The play opened with a scientific look at whales. Did you know that whales used to be dog-sized, land-roaming creatures? Did you know that two spacecraft launched in the 1970s contain a copper record with recordings of whalesong? 5th and 6th graders performed an energetic "Ka Mate" Haka as part of the play, and students on violins, cello, and guitar played beautiful interludes of a whalesong piece. It was a meaningful experience for the students and they received many compliments for their outstanding performance.

Click on the photo to advance to the next.

Cher frère blanc (Dear White Brother) ~ a poem by Leopold Senghor

From French Teacher Madame Harper: At assembly last week, the 7th graders shared a French poem written by Leopold Senghor, a Sénégalese poet and the 1st African president of the Republic of Sénégal (1960-1980). Earlier this fall, the class studied French-speaking countries in Africa and, along with their projects, we learned this poem titled Cher frère blanc (Dear White Brother).

Leopold Senghor asks a very important question in his poem: who is really the man of color? He muses about why white people call black people "colored," when there is a huge range of observable colors on white people's skin. With a touch of humor, the author successfully delivers his message and still touches the hearts of people many years later. His goal was to undermine prejudice and draw attention to our common humanity.

Dear White Brother (English translation)
When I was born, I was black,
When I grew up, I was black,
When I am in the sun, I am black,
When I am sick, I am black,
When I die, I will be black.

While you, white man,
When you were born, you were pink,
When you grew up, you were white,
When you go in the sun, you are red,
When you are cold, you are blue,
When you are scared, you are green,
When you are sick, you are yellow,
When you die, you will be grey.

So, between you and me,
Who is the colored man?

Cher frère blanc
Quand je suis né, j’étais noir,
Quand j’ai grandi, j’étais noir,
Quand je suis au soleil, je suis noir,
Quand je suis malade, je suis noir,
Quand je mourrai, je serai noir.

Tandis que toi, homme blanc,
Quand tu es né, tu étais rose,
Quand tu as grandi, tu étais blanc,
Quand tu vas au soleil, tu es rouge,
Quand tu as froid, tu es bleu,
Quand tu as peur, tu es vert,
Quand tu es malade, tu es jaune,
Quand tu mourras, tu seras gris.

Alors, de nous deux,
Qui est l’homme de couleur ?

Footwear: The Foundation of Our Children's Future

Class 2/3 Support Teacher Mary Fettig says: "Spring is in the air and it is finally time to toss aside those heavy winter boots and put on some sneakers! Please take a moment and read the following article by David Maynard, former OVWS Movement Teacher, on why it is so important that children wear shoes that they can tie."

When buying footwear, the things usually considered are appearance, easy to get on and off, foot protection under the conditions I will use them, and maybe the cost. But the decision-making process for the kind of footwear chosen for a child can be much more complex.

Young children's brains are developing and most of the important foundation work for the brain occurs when we are young. During the myelination process, which takes place between utero and adolescence, a protective sheath is formed around neural pathways in the brain. These pathways are like highways in the brain where messages can travel quickly. If this process is diminished, the speed slows down which reduces the brain's capacities.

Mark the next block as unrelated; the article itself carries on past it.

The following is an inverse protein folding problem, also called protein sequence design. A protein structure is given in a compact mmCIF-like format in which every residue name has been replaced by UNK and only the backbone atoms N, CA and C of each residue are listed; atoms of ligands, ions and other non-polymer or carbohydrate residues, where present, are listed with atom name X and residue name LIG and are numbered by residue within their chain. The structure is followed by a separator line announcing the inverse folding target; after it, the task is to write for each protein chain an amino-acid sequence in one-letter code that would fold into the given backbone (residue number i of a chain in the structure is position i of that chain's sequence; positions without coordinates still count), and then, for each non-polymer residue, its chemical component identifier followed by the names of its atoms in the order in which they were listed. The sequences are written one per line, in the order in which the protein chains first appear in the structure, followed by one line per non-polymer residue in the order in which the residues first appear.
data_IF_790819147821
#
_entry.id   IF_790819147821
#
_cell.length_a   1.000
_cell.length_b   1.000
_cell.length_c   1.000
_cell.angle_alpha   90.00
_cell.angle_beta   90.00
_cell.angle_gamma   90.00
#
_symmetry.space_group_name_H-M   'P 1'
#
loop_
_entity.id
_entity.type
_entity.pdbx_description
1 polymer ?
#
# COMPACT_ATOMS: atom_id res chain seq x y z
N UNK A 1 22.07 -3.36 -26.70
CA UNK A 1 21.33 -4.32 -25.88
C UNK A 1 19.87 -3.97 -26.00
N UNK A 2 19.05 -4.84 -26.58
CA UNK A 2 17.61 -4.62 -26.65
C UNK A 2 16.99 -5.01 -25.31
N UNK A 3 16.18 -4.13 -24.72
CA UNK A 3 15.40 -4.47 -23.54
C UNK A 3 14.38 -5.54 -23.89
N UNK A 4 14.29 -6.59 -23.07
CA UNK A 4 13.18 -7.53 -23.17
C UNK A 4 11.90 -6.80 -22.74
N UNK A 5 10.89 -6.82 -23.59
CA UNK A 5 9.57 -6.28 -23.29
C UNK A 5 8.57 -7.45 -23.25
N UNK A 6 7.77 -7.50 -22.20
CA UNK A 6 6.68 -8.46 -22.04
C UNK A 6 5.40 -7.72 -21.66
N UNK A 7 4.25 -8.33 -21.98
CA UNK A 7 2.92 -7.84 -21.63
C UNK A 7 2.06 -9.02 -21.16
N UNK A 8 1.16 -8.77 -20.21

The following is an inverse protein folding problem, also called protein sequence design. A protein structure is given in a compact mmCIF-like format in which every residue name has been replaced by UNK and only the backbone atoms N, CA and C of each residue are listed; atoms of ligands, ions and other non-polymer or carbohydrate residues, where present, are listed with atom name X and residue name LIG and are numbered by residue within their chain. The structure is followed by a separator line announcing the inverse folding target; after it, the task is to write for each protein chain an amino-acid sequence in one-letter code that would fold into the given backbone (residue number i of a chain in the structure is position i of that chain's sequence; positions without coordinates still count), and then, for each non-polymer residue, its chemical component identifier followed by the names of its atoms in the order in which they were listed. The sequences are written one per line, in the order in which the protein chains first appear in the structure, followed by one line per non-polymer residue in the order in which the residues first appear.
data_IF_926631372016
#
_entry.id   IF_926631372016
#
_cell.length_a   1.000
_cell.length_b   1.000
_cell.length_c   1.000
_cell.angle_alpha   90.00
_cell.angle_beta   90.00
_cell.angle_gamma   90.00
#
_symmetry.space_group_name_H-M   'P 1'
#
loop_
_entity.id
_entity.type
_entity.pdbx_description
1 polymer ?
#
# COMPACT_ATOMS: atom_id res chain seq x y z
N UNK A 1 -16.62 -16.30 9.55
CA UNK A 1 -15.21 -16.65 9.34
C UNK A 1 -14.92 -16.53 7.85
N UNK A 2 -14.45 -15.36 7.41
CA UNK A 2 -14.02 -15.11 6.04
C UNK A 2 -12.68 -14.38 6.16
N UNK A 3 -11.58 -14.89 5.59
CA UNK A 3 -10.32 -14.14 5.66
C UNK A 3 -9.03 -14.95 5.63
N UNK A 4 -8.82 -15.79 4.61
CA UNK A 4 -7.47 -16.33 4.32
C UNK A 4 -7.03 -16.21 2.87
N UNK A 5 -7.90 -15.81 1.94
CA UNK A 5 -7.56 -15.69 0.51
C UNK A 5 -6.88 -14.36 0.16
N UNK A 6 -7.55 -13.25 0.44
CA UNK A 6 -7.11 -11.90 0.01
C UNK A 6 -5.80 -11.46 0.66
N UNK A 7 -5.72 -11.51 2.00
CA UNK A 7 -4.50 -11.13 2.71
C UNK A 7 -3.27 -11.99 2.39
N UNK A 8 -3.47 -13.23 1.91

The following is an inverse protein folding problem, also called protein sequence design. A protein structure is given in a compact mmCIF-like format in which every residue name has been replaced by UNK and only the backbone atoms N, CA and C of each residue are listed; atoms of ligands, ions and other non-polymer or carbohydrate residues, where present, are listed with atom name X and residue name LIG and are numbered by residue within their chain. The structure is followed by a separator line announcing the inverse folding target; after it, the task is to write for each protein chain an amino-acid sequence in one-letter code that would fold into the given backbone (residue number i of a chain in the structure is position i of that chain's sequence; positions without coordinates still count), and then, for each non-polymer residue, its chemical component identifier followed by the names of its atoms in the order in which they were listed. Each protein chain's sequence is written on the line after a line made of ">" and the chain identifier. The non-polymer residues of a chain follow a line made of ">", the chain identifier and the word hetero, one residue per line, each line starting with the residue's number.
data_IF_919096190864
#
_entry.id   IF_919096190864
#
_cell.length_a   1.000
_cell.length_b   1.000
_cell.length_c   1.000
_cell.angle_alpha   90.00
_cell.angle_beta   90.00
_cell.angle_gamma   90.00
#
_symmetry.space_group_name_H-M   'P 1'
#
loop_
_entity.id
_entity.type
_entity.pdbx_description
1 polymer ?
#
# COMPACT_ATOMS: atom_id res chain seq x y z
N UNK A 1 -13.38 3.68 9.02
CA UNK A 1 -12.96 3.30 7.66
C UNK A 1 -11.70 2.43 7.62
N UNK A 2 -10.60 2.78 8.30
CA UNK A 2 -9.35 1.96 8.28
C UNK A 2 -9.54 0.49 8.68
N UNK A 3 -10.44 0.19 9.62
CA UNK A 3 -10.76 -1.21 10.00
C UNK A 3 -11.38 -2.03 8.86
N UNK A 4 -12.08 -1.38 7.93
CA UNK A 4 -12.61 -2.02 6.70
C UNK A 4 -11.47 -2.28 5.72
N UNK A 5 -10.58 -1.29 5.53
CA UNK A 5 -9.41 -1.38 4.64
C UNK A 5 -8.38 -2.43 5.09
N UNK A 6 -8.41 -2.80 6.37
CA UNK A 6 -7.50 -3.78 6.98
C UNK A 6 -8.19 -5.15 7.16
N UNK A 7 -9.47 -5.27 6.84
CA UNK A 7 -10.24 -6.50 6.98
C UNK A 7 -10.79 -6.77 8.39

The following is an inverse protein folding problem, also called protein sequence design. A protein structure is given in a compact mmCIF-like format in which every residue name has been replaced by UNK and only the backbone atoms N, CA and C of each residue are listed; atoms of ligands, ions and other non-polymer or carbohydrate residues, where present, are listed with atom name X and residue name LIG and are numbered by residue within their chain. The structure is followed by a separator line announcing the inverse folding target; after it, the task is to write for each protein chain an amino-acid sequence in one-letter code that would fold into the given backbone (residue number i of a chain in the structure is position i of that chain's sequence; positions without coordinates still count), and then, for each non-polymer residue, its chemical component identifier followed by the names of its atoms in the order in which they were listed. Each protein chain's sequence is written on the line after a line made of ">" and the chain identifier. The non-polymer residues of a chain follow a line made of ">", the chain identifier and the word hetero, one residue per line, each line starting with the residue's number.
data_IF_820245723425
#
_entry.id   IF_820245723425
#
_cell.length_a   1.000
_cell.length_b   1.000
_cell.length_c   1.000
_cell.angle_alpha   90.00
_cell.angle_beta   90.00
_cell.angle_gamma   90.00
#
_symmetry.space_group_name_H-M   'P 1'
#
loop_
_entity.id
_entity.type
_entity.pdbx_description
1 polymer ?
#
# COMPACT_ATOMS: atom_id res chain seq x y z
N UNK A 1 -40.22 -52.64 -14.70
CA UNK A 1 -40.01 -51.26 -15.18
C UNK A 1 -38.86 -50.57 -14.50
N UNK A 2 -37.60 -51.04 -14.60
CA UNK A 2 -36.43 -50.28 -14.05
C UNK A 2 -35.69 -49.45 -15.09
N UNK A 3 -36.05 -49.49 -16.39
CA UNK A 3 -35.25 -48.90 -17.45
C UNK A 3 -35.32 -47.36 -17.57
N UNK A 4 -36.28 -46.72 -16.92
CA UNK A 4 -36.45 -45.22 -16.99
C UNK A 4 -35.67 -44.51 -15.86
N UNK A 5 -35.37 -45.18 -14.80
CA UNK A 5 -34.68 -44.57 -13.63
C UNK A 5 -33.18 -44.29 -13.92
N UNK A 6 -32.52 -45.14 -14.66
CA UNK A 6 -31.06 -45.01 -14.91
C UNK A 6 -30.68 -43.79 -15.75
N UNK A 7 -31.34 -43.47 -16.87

Both the development of the brain and the myelination process is stimulated by movement, and children increase their ability to move through their play. When children play, they develop a sense of movement and a sense of balance and develop their fine and gross motor movement skills, all of which stimulate brain development for later academic work. 

When children are first discovering their new relationship to movement, the choice of footwear is important. For running and jumping, sneakers with a flat bottom are the best. Running sneakers tend to rise up at the toe; this decreases the surface area of the foot on the ground, reducing the base needed to develop new skills such as balance.

The sneakers should also tie. There are at least three good reasons why young children should have tie shoes. 

The first is that in the early years, the child's will forces are developing. In later years when the child is in high school, he or she needs to have the will to finish the math problems or go the extra mile and produce an excellent paper. Our schools have too many students with low will forces which becomes evident while meeting or not meeting the requirements of completing a project. When tying shoes, the child has to do the task over and over, and if they are not tied correctly the laces will come undone and must be tied again. Not only does this reinforce the will, but it also encourages the child to tie (to do the job or work) correctly. 

The second reason is that a high degree of finger dexterity (fine motor skill) is needed to operate technology today, such as computers. Finger dexterity is exercised every time children tie their shoes.  

The third benefit of tying shoes is that it helps  children overcome the midline and horizontal barrier. The cerebrum is separated into two halves (hemispheres) that are connected by a bridge called the corpus callosum. When the child is young, the corpus callosum is not well developed and communication between the two hemispheres is limited. This is seen as creating a sort of void in the center of the brain which is reflected in the body. This void is referred to as the midline barrier. For example, a young child will find it hard to cross her arms over her chest out of imitation, and will usually keep the arms on either side of the midline. As the child goes to kindergarten and first grade (accompanied by the change of teeth), this barrier disappears and crossing becomes easier and easier with practice and time.